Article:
By Rebecca W. Lee
Northwest Asian Weekly
In 2013, the lease for the building currently occupied by the International District (ID) post office on 6th Avenue and South Jackson Street will expire.
A couple years ago, the Seattle Parks and Recreation Department bought the current site of the United States Post Office (USPS), planning to relocate the USPS and extend the adjacent Hing Hay Park into the current USPS site, according to Ernie Swanson, manager of the USPS Western Area Corporate Communications. This would double the size of Hing Hay Park.
“The landlord lease is currently good through September 2013, so we have at least two and a half years until termination,” he said.
Unfortunately, as the termination date nears, hopes of finding a new location dwindle.
“Seattle Parks bought the site, and the USPS told the City of Seattle of their interest in leaving that location. They have found it difficult to find a new location, and the City has offered assistance to help find a new spot. [But] to this day, there has been difficulty,” said Swanson. Swanson mentioned many times that USPS employees hope to stay as close as possible to current customers in the ID. USPS has been at the location since 1956.
For that, they have to find a large enough spot. Although staying in the ID is preferred, other options are being considered.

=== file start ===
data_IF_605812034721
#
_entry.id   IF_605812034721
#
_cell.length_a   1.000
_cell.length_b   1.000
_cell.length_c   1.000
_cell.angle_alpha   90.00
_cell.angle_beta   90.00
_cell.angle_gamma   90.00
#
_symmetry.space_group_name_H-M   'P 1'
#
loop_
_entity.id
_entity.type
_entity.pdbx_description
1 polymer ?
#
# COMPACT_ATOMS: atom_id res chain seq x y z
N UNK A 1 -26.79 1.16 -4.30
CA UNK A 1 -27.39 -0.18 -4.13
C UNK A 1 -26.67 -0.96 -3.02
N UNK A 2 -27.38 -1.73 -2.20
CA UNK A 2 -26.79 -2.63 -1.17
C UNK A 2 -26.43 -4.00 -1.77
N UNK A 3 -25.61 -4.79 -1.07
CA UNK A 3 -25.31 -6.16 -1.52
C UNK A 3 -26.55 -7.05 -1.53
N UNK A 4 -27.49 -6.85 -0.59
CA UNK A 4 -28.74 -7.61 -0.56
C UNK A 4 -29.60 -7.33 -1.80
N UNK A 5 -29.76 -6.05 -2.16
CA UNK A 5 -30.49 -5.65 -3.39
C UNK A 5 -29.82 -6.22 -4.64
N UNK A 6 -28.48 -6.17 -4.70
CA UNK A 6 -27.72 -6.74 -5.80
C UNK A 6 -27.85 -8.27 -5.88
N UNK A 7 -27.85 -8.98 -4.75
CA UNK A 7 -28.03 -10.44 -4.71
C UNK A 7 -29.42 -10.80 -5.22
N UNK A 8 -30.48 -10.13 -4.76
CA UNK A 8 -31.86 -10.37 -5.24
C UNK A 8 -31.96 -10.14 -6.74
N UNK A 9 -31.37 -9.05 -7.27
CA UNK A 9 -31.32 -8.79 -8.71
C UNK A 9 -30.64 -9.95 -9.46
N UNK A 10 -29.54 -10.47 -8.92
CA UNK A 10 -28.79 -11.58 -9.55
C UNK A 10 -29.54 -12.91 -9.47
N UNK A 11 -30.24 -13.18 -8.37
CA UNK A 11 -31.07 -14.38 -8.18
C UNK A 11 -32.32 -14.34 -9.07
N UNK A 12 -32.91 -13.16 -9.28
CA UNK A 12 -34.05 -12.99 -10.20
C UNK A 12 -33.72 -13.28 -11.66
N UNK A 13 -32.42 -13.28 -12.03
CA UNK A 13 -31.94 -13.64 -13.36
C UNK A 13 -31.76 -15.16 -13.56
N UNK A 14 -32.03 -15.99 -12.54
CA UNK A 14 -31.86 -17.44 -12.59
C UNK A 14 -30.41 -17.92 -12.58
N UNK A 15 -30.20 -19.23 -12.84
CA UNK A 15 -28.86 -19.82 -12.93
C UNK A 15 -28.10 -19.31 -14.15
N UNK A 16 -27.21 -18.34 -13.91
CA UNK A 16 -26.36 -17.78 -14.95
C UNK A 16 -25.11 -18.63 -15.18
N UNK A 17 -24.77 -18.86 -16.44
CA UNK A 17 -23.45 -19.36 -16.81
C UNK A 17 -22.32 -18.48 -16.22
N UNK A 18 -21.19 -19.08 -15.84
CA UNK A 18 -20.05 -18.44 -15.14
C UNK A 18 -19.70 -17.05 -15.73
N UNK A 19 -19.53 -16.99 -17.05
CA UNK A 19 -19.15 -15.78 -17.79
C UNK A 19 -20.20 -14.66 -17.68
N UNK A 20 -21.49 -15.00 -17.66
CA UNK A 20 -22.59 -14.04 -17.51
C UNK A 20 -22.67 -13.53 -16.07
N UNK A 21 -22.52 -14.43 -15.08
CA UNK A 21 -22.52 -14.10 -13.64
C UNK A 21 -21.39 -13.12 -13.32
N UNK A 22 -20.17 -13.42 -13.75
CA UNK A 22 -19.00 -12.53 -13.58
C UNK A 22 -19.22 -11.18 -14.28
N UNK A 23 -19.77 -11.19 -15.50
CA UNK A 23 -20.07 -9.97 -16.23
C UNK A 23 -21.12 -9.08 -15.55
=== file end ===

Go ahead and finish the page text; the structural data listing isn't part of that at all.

“There are letter carrier and retail operations going on, where people could buy stamps and use the mail boxes. [With just retail presences,] this option is more attractive because we could relocate the letter carriers outside the International District, where there is a lot more real estate,” said Swanson.
Hing Hay Park
There are mixed reactions from people who work in the surrounding community. Many say that improving Hing Hay Park could make it more of a tourist attraction. Currently, the park is often used as a gathering place for events, as the location is convenient.
It would be great [if] we get to double the [size] of Hing Hay Park,” stated Don Blakeney, executive director of Chinatown-International District Business Improvement Area (CIDBIA). “The area will give a new site line. It will create a design and public safety perspective that can’t be seen now.”
A current concern over Hing Hay Park is that the space is enclosed on two sides. Therefore, when it is dark, the park becomes a spot for illegal activity.
“I walk by, and I’ve seen people use and sell drugs,” said Blakeney. “One time, I even saw this guy plugging in an electronic tattoo drill, which is probably illegal. That is not safe. [But] more [of the park] can be seen once the post office is torn down.”
With safety in mind, Blakeney believes Hing Hay’s expansion will enhance the International District, creating a new ‘heart’ for Chinatown.
When the park is completely designed and built, Blakeney hopes it will attract more visitors to the area.
“One thing that will be great is the streetcar could have a stop right next to the park, so it would [make] transportation part of the experience of being in the International District,” Blakeney said.
The Wing Luke Museum of the Asian Pacific American Experience is located just three blocks away from the post office. The museum hosts many events, such as festivals, at Hing Hay Park. Margaret Su, development and marketing director at Wing Luke, admits to using the post office quite often in her line of work.